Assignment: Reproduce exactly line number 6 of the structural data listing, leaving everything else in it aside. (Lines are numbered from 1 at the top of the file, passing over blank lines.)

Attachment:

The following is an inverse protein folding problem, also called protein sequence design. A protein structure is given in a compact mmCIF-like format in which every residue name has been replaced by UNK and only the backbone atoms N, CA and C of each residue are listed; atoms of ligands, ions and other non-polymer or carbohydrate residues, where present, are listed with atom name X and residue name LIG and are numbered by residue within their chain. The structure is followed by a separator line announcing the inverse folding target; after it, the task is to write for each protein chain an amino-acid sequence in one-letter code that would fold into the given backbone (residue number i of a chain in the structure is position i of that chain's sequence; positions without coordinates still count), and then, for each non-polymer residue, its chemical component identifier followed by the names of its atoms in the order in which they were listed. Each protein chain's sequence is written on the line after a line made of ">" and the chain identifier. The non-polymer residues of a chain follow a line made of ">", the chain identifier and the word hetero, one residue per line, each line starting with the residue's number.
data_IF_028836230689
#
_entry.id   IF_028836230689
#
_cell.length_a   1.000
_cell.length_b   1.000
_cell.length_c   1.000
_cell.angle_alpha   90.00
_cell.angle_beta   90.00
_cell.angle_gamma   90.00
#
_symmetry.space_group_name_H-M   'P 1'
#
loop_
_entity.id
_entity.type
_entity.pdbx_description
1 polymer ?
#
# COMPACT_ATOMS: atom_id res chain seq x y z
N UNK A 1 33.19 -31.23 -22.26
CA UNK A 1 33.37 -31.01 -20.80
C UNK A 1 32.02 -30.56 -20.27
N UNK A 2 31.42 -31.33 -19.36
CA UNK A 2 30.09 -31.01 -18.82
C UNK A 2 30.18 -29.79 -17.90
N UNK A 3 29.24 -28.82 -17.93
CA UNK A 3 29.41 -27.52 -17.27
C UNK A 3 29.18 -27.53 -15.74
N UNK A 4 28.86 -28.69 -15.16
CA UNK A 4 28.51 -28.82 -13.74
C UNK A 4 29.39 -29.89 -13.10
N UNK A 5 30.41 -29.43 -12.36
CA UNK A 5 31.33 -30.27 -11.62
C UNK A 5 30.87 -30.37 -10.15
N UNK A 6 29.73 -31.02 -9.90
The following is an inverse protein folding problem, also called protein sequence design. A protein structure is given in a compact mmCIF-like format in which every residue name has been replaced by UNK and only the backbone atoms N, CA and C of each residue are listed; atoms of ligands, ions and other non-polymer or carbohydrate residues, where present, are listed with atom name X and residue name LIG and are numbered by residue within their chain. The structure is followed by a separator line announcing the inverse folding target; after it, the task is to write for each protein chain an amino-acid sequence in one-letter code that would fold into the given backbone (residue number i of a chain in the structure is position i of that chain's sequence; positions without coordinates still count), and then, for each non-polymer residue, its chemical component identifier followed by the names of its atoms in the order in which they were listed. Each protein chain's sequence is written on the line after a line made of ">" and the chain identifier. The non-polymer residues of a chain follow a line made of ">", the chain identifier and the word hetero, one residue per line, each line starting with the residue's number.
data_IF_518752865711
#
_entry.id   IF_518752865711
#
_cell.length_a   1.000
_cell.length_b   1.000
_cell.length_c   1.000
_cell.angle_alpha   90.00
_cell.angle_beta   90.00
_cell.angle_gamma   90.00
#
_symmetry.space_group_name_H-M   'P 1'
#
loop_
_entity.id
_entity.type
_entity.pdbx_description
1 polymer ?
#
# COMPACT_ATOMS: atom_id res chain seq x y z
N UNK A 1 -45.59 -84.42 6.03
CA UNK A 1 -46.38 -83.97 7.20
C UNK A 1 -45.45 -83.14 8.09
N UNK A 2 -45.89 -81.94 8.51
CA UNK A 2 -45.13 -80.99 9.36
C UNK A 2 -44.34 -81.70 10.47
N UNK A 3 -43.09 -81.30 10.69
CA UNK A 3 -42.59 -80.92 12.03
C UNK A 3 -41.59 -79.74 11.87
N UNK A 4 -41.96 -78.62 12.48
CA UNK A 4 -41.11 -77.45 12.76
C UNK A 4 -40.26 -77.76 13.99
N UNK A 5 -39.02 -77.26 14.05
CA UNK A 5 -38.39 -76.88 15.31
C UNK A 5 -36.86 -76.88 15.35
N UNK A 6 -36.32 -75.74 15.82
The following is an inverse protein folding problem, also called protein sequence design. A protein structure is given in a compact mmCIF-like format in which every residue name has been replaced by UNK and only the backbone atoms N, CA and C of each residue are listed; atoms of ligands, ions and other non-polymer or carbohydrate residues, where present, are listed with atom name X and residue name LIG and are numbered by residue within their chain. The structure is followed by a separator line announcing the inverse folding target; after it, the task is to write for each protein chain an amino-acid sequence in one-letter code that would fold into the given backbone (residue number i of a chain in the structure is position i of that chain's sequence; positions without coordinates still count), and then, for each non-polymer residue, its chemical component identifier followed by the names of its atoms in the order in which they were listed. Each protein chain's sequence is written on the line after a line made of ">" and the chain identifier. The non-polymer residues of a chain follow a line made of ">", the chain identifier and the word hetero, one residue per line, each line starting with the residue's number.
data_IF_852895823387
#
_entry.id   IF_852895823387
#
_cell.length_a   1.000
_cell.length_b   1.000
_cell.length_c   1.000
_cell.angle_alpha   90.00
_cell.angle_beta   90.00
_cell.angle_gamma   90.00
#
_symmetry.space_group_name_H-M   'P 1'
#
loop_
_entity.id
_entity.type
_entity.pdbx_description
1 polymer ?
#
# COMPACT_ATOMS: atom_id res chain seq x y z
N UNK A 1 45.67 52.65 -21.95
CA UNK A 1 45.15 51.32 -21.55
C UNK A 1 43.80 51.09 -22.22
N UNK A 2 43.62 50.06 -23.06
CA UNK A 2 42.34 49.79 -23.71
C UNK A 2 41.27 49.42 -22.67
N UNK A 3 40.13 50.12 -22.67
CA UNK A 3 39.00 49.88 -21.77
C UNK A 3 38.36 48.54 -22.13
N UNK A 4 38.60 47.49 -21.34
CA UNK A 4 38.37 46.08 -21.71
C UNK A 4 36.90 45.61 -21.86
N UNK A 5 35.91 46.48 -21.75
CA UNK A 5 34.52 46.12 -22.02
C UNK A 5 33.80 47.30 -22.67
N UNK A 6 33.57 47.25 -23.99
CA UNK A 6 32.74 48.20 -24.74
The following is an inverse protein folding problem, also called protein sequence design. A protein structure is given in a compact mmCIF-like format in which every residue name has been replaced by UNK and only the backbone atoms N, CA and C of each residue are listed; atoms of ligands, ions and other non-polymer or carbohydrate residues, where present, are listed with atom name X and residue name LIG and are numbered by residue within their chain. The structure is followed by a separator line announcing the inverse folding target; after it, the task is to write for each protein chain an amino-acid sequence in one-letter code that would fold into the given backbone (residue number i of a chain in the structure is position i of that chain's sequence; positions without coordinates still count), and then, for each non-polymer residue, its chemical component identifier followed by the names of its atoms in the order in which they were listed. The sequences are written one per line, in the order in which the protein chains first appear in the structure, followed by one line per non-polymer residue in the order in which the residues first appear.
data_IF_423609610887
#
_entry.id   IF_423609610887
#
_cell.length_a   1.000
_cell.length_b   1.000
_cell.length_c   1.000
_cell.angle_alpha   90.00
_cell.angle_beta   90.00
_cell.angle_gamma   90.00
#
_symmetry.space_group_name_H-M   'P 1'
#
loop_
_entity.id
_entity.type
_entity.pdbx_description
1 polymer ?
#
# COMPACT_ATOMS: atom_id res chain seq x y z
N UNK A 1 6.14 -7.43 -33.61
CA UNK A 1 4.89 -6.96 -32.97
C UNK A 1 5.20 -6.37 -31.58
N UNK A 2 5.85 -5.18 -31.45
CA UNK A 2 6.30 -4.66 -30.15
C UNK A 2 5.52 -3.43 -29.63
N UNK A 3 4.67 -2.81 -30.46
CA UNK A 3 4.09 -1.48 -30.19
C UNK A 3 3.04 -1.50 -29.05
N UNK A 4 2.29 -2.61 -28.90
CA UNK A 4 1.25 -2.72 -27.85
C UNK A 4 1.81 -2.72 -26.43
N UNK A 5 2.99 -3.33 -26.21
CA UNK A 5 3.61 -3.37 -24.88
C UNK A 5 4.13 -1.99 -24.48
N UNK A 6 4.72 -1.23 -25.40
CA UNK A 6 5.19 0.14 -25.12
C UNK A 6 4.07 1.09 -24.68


_cell.length_a   1.000